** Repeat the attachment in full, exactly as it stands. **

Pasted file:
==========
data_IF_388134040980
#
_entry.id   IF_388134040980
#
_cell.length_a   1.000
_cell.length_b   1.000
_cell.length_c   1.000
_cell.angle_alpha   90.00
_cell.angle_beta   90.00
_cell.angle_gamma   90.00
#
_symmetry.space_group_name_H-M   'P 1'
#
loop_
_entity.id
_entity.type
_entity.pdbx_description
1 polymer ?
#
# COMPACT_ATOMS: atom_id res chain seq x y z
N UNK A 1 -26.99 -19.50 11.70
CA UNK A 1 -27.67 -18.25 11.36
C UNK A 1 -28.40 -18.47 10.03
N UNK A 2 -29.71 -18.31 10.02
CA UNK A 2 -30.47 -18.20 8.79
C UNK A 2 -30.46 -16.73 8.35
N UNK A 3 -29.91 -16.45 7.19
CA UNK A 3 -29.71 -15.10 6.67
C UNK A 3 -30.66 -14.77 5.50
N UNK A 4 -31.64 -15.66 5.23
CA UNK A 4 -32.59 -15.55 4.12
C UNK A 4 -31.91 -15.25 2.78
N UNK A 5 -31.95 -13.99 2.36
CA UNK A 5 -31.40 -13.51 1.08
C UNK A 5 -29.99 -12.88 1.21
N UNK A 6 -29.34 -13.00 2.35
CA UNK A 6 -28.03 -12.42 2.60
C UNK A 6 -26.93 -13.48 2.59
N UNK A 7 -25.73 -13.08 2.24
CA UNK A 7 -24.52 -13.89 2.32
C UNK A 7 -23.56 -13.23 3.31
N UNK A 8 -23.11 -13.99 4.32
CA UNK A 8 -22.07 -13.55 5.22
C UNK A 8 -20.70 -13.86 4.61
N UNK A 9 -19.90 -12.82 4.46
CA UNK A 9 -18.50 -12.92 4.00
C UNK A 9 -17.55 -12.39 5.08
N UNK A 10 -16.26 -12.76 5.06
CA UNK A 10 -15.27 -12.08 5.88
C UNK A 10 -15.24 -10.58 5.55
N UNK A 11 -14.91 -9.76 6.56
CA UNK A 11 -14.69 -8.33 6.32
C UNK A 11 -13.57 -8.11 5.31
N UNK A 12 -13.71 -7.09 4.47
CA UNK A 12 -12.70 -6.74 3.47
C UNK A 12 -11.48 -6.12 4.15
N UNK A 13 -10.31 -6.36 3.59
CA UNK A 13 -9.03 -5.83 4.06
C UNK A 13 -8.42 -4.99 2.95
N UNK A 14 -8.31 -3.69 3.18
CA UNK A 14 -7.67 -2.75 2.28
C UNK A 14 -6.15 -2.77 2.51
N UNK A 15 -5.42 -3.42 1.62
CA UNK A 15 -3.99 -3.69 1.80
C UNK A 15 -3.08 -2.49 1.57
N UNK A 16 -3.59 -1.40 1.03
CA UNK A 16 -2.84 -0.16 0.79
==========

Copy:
data_IF_388134040980
#
_entry.id   IF_388134040980
#
_cell.length_a   1.000
_cell.length_b   1.000
_cell.length_c   1.000
_cell.angle_alpha   90.00
_cell.angle_beta   90.00
_cell.angle_gamma   90.00
#
_symmetry.space_group_name_H-M   'P 1'
#
loop_
_entity.id
_entity.type
_entity.pdbx_description
1 polymer ?
#
# COMPACT_ATOMS: atom_id res chain seq x y z
N UNK A 1 -26.99 -19.50 11.70
CA UNK A 1 -27.67 -18.25 11.36
C UNK A 1 -28.40 -18.47 10.03
N UNK A 2 -29.71 -18.31 10.02
CA UNK A 2 -30.47 -18.20 8.79
C UNK A 2 -30.46 -16.73 8.35
N UNK A 3 -29.91 -16.45 7.19
CA UNK A 3 -29.71 -15.10 6.67
C UNK A 3 -30.66 -14.77 5.50
N UNK A 4 -31.64 -15.66 5.23
CA UNK A 4 -32.59 -15.55 4.12
C UNK A 4 -31.91 -15.25 2.78
N UNK A 5 -31.95 -13.99 2.36
CA UNK A 5 -31.40 -13.51 1.08
C UNK A 5 -29.99 -12.88 1.21
N UNK A 6 -29.34 -13.00 2.35
CA UNK A 6 -28.03 -12.42 2.60
C UNK A 6 -26.93 -13.48 2.59
N UNK A 7 -25.73 -13.08 2.24
CA UNK A 7 -24.52 -13.89 2.32
C UNK A 7 -23.56 -13.23 3.31
N UNK A 8 -23.11 -13.99 4.32
CA UNK A 8 -22.07 -13.55 5.22
C UNK A 8 -20.70 -13.86 4.61
N UNK A 9 -19.90 -12.82 4.46
CA UNK A 9 -18.50 -12.92 4.00
C UNK A 9 -17.55 -12.39 5.08
N UNK A 10 -16.26 -12.76 5.06
CA UNK A 10 -15.27 -12.08 5.88
C UNK A 10 -15.24 -10.58 5.55
N UNK A 11 -14.91 -9.76 6.56
CA UNK A 11 -14.69 -8.33 6.32
C UNK A 11 -13.57 -8.11 5.31
N UNK A 12 -13.71 -7.09 4.47
CA UNK A 12 -12.70 -6.74 3.47
C UNK A 12 -11.48 -6.12 4.15
N UNK A 13 -10.31 -6.36 3.59
CA UNK A 13 -9.03 -5.83 4.06
C UNK A 13 -8.42 -4.99 2.95
N UNK A 14 -8.31 -3.69 3.18
CA UNK A 14 -7.67 -2.75 2.28
C UNK A 14 -6.15 -2.77 2.51
N UNK A 15 -5.42 -3.42 1.62
CA UNK A 15 -3.99 -3.69 1.80
C UNK A 15 -3.08 -2.49 1.57
N UNK A 16 -3.59 -1.40 1.03
CA UNK A 16 -2.84 -0.16 0.79